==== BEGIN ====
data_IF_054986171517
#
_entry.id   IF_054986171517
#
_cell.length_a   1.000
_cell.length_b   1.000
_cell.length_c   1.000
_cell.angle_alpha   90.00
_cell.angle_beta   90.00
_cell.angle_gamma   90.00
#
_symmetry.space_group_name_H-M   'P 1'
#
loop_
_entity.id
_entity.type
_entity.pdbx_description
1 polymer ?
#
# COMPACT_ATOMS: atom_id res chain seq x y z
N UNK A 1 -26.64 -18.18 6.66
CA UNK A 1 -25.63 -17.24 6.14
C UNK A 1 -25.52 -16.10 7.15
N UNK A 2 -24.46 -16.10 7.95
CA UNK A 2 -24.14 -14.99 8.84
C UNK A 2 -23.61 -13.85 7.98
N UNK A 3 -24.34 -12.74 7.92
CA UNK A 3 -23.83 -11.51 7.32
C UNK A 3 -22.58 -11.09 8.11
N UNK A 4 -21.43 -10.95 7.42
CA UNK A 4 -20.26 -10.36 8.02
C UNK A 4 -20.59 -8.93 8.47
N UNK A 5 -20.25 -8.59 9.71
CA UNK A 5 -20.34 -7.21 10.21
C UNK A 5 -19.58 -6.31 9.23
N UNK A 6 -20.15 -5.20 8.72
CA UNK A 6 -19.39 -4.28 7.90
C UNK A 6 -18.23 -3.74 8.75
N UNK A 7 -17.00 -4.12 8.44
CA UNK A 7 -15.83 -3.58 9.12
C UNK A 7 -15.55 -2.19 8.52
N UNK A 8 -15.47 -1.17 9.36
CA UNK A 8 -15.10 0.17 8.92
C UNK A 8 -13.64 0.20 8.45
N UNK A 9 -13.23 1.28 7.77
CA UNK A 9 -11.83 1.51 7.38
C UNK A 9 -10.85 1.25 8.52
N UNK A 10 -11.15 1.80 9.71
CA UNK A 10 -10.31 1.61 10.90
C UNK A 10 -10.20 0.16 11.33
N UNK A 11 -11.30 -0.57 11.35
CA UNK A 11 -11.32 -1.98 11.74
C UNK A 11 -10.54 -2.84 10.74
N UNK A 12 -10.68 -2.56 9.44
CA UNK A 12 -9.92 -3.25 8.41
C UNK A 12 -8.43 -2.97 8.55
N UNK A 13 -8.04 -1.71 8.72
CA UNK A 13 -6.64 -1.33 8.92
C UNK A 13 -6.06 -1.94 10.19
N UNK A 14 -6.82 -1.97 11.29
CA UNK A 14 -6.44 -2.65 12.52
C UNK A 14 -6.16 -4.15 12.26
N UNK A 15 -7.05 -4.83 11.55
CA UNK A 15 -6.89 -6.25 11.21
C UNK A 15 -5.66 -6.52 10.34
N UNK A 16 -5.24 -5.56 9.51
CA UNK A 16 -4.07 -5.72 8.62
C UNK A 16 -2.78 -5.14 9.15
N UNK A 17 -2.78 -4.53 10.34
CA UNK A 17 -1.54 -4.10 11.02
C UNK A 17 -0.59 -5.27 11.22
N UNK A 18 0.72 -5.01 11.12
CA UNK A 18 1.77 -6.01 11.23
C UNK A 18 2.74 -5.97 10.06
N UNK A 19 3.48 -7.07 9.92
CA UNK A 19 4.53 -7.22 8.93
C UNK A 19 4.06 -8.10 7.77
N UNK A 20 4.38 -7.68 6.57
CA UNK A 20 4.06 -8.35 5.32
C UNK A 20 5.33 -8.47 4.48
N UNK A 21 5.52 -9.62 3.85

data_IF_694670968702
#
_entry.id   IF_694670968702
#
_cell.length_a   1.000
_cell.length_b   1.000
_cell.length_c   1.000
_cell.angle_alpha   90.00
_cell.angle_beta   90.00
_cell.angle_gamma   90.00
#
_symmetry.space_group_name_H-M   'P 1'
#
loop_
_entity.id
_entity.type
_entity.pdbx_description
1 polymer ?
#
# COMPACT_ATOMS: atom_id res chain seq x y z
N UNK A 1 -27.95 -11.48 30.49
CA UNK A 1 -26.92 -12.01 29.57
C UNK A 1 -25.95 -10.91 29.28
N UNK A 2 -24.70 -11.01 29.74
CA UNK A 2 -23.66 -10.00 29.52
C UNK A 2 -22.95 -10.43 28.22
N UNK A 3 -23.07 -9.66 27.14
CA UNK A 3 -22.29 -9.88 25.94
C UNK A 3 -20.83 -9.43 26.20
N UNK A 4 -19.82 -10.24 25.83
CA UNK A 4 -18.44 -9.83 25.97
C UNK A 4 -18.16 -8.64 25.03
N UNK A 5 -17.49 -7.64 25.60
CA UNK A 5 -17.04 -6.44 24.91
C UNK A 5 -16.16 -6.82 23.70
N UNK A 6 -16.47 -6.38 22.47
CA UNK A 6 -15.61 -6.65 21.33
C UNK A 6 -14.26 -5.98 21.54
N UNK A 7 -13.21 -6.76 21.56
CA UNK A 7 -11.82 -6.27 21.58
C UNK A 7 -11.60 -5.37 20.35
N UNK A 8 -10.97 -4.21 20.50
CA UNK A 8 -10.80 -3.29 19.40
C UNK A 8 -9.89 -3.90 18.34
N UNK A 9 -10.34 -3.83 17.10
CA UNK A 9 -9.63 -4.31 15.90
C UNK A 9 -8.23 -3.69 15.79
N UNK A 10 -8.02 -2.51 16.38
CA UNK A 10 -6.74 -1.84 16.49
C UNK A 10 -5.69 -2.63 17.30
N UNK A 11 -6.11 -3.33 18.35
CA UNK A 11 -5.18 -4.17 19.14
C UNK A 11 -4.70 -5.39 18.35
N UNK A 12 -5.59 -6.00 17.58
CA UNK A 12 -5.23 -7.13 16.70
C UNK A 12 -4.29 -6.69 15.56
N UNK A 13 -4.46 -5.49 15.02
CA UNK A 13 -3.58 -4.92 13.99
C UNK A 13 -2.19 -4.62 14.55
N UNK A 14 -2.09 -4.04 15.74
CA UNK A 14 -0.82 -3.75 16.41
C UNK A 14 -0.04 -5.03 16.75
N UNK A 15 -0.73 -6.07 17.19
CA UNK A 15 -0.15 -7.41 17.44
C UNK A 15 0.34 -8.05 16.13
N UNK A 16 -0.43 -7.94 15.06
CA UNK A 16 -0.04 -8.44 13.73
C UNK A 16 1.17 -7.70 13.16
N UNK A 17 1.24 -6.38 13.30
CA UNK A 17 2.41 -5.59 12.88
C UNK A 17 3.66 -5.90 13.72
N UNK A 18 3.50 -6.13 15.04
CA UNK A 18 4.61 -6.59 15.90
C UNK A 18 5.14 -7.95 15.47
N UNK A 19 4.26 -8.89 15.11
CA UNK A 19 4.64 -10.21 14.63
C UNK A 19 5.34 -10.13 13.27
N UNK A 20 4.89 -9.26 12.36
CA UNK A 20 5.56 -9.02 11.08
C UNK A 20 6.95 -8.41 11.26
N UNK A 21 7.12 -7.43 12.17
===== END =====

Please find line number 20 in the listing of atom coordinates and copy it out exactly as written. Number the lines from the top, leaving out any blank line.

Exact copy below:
# COMPACT_ATOMS: atom_id res chain seq x y z